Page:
Malnutrition is reversible, and those of us working in both surgery and primary care have an opportunity to make a difference. There are many preoperative screens that can be used, such as the preoperative nutrition score (PONS)[4] and a 24-hour dietary recall. Many surgical advisory groups, such as the American Society for Enhanced Recovery, also have malnutrition screening tools.

In my practice, we have adapted several of these screening tools to our patient population and use the following screening questions with presurgical patients:

  1. Have you lost more than 3 kg (6.6 lbs) without trying over the past 3 months?
  2. Has your ability to eat or tolerate food decreased over the past 3 months for any of the following reasons?
    1. Loss of appetite
    2. Digestive problems
    3. Trouble chewing or swallowing
    4. Trouble affording food
  3. (Office staff)
    1. <65 years and BMI <18.5?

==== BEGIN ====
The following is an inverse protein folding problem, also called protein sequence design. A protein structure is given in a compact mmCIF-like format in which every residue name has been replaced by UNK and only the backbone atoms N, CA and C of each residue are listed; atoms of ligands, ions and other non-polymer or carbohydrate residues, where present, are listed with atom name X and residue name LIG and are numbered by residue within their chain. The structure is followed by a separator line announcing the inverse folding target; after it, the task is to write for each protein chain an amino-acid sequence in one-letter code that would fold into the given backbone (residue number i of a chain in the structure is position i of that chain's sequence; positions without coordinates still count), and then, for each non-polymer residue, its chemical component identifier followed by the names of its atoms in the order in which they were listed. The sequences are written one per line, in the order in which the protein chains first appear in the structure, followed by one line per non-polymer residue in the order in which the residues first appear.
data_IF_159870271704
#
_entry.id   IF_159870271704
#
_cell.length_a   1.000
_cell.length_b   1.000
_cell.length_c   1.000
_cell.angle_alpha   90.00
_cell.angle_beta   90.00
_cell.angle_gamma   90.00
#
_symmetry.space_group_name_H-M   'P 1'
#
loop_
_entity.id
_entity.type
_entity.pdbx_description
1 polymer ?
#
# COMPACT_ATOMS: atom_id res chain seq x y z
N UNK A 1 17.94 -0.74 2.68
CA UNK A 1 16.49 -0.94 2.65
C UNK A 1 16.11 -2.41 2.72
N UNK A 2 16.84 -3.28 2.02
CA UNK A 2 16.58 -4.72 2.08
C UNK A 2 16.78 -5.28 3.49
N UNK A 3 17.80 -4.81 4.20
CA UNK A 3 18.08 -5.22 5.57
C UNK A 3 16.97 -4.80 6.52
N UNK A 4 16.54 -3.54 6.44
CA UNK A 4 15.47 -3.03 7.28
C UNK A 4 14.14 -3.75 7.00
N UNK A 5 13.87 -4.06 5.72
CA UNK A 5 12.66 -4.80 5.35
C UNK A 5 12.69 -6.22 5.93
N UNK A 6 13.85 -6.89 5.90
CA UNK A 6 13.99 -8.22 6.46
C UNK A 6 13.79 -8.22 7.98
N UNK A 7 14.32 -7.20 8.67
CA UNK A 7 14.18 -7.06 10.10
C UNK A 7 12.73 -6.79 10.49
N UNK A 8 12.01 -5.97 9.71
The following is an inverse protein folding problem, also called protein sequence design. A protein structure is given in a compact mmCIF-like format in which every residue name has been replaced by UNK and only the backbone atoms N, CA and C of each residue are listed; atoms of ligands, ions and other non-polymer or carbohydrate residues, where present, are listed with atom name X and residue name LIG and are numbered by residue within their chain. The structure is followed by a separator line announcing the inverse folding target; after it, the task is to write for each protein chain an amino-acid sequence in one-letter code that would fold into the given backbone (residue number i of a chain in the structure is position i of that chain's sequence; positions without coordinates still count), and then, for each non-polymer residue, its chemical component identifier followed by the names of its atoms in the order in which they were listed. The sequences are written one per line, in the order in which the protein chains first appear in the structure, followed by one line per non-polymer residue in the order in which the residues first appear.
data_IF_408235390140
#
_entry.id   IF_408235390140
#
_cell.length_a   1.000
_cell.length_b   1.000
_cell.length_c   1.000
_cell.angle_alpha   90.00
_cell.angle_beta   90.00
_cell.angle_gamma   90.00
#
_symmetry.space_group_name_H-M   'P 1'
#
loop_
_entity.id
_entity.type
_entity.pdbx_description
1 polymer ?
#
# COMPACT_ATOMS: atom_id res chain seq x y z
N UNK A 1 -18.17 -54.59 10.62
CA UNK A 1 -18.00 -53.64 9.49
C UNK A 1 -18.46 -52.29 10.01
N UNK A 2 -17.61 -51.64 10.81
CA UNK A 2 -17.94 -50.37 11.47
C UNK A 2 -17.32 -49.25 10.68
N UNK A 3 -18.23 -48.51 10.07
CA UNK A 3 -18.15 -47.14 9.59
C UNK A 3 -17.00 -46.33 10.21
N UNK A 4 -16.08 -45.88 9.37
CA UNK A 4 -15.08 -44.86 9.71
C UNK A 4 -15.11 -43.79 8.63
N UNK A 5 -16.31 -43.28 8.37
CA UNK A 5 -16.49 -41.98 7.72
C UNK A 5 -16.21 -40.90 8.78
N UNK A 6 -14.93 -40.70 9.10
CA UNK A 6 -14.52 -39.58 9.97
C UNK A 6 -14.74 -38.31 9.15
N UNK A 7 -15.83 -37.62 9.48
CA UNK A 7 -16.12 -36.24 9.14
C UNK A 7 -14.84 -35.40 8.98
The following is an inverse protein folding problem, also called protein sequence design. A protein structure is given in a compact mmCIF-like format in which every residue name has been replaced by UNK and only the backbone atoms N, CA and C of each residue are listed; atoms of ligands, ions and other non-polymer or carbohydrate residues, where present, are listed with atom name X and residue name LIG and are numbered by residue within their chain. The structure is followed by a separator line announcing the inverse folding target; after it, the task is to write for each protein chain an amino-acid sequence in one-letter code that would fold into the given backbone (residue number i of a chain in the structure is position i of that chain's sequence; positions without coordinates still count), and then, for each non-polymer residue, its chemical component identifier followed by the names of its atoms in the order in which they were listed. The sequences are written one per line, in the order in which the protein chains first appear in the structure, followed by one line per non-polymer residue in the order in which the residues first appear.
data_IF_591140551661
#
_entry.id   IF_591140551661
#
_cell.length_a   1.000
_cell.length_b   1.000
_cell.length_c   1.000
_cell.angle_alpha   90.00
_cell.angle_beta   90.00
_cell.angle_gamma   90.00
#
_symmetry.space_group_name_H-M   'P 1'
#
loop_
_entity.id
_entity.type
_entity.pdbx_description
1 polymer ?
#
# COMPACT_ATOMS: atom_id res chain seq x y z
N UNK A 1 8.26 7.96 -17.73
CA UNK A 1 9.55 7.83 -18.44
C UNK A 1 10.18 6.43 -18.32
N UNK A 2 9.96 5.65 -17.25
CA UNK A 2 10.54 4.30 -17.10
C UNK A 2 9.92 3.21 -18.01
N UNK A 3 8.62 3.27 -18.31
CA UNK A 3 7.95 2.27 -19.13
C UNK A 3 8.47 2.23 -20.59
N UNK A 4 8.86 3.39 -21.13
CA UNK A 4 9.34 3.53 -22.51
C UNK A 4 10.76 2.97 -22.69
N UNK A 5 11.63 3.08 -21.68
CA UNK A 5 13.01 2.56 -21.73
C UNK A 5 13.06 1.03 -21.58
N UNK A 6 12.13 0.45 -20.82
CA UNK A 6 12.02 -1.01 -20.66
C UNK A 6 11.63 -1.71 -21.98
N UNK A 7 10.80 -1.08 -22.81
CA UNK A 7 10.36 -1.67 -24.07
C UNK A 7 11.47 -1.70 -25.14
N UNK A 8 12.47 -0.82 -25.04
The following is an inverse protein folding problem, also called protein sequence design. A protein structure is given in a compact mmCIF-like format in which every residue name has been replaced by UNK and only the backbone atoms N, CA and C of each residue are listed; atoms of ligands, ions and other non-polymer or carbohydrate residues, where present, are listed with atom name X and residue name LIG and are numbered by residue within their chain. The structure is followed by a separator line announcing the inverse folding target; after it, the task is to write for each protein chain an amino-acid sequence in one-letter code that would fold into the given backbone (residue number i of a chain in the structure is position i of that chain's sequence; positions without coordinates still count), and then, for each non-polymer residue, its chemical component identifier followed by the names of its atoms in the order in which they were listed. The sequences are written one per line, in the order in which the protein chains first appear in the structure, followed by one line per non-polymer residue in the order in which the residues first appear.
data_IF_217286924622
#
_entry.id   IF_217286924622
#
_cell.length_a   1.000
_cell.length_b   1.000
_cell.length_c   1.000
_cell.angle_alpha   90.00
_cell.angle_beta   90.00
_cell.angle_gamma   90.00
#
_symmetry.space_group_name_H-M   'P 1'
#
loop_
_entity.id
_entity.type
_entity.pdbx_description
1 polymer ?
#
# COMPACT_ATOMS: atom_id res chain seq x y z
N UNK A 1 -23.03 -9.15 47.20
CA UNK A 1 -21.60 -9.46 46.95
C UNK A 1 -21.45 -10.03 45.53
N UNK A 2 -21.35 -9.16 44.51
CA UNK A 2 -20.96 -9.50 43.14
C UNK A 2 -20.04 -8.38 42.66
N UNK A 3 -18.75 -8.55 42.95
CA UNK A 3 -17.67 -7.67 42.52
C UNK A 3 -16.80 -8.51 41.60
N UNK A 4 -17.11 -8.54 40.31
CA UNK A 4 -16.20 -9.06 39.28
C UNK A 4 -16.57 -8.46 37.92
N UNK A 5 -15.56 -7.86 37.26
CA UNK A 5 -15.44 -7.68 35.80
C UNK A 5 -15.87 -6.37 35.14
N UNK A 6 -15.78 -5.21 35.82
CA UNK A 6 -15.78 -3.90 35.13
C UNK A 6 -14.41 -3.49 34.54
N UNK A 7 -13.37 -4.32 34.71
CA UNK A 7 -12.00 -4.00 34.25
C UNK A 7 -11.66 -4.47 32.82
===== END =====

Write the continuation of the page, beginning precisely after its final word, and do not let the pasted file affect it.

2. ≥ 65 years: BMI <20?

Though not an officially validated screening tool, these questions have allowed our office staff to screen patients who may be at risk for malnutrition physiologically or socioeconomically, and refer them to additional nutrition counseling. Other practices may find that additional lab measures, such as low albumin or low vitamin D, may be useful screening tools as well.

The key to improving presurgical readiness and postsurgical outcomes is increased protein intake. The following general guidelines can be helpful for all patients, regardless of baseline nutritional status[5]:

Describing foods with visual aids can be effective in helping patients understand how much protein different foods contain. For example, a 3-4 ounce portion of meat is approximately the size of a deck of cards (see Figure 1). Encouraging high-protein whole foods, such as eggs, and supplements like protein shakes can help patients meet increased nutritional needs surrounding surgery.

Figure 1